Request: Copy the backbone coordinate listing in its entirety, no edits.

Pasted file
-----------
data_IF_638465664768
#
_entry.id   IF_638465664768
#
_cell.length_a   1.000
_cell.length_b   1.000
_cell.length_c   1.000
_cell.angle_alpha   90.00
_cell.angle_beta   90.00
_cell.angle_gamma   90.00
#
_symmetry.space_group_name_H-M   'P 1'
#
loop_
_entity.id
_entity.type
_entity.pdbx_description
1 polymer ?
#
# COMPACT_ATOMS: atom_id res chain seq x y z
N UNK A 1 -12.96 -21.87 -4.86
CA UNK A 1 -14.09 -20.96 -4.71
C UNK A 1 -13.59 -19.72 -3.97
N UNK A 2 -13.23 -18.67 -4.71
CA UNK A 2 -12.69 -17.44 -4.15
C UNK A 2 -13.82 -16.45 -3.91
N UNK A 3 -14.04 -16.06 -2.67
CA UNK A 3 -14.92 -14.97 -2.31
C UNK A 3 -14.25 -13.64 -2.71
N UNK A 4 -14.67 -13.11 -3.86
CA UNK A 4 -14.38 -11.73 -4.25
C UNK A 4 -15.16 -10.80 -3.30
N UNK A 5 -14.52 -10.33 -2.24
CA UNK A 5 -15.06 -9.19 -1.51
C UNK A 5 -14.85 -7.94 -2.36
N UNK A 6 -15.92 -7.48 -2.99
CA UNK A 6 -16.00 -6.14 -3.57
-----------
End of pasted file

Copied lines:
data_IF_638465664768
#
_entry.id   IF_638465664768
#
_cell.length_a   1.000
_cell.length_b   1.000
_cell.length_c   1.000
_cell.angle_alpha   90.00
_cell.angle_beta   90.00
_cell.angle_gamma   90.00
#
_symmetry.space_group_name_H-M   'P 1'
#
loop_
_entity.id
_entity.type
_entity.pdbx_description
1 polymer ?
#
# COMPACT_ATOMS: atom_id res chain seq x y z
N UNK A 1 -12.96 -21.87 -4.86
CA UNK A 1 -14.09 -20.96 -4.71
C UNK A 1 -13.59 -19.72 -3.97
N UNK A 2 -13.23 -18.67 -4.71
CA UNK A 2 -12.69 -17.44 -4.15
C UNK A 2 -13.82 -16.45 -3.91
N UNK A 3 -14.04 -16.06 -2.67
CA UNK A 3 -14.92 -14.97 -2.31
C UNK A 3 -14.25 -13.64 -2.71
N UNK A 4 -14.67 -13.11 -3.86
CA UNK A 4 -14.38 -11.73 -4.25
C UNK A 4 -15.16 -10.80 -3.30
N UNK A 5 -14.52 -10.33 -2.24
CA UNK A 5 -15.06 -9.19 -1.51
C UNK A 5 -14.85 -7.94 -2.36
N UNK A 6 -15.92 -7.48 -2.99
CA UNK A 6 -16.00 -6.14 -3.57